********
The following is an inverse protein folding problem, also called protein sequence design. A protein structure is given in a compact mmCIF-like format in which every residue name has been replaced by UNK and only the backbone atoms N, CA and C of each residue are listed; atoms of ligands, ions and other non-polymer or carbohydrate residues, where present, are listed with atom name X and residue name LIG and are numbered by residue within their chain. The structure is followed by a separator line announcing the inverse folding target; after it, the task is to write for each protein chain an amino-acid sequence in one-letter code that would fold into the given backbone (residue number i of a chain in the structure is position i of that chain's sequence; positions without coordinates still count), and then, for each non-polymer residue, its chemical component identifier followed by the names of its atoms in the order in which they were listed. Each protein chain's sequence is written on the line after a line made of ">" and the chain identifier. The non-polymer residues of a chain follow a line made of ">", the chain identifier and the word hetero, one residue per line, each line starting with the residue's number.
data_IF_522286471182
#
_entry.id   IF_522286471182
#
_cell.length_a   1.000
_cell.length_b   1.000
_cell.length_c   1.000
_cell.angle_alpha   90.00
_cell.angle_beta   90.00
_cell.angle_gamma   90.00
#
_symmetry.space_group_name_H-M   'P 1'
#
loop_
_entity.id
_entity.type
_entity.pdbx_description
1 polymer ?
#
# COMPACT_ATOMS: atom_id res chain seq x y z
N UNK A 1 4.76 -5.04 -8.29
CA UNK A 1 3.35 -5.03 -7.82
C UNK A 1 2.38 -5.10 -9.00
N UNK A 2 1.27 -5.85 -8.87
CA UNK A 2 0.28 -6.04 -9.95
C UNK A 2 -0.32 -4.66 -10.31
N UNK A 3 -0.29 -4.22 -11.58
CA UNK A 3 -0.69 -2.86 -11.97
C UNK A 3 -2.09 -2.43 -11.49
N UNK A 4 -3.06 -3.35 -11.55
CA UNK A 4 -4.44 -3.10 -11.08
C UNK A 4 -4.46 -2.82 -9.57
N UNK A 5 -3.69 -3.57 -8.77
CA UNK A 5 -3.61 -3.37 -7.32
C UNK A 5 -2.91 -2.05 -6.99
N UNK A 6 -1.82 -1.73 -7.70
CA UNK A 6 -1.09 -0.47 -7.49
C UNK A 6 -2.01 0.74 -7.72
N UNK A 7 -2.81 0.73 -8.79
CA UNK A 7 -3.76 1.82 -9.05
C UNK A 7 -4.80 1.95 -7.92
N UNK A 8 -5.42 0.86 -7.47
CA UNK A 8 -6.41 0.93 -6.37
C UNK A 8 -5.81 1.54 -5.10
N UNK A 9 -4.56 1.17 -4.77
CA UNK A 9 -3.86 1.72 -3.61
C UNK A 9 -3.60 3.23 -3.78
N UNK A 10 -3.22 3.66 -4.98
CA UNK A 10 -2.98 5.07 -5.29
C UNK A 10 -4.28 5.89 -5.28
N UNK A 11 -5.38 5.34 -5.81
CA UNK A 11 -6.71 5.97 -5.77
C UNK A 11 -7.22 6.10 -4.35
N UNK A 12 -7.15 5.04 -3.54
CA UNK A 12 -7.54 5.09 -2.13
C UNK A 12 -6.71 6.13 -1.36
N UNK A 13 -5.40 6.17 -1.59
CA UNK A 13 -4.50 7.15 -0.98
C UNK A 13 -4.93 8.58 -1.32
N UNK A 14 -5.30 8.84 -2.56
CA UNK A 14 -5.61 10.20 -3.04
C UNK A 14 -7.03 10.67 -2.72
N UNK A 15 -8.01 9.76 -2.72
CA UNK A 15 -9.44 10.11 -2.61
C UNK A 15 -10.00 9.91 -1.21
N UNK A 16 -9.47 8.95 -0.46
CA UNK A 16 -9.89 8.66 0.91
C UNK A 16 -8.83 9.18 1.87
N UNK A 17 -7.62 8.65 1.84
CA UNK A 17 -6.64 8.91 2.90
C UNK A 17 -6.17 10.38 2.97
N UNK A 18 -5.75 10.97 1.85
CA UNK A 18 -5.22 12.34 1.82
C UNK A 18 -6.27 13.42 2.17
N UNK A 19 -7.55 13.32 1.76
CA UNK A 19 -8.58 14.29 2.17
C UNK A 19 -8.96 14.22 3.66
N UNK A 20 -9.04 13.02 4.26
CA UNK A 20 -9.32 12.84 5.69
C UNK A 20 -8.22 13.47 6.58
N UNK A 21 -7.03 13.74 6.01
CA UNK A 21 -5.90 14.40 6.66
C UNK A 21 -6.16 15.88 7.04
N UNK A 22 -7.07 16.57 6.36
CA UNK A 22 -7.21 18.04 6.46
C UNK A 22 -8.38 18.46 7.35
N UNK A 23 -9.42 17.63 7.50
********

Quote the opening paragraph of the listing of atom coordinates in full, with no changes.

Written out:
The following is an inverse protein folding problem, also called protein sequence design. A protein structure is given in a compact mmCIF-like format in which every residue name has been replaced by UNK and only the backbone atoms N, CA and C of each residue are listed; atoms of ligands, ions and other non-polymer or carbohydrate residues, where present, are listed with atom name X and residue name LIG and are numbered by residue within their chain. The structure is followed by a separator line announcing the inverse folding target; after it, the task is to write for each protein chain an amino-acid sequence in one-letter code that would fold into the given backbone (residue number i of a chain in the structure is position i of that chain's sequence; positions without coordinates still count), and then, for each non-polymer residue, its chemical component identifier followed by the names of its atoms in the order in which they were listed. Each protein chain's sequence is written on the line after a line made of ">" and the chain identifier. The non-polymer residues of a chain follow a line made of ">", the chain identifier and the word hetero, one residue per line, each line starting with the residue's number.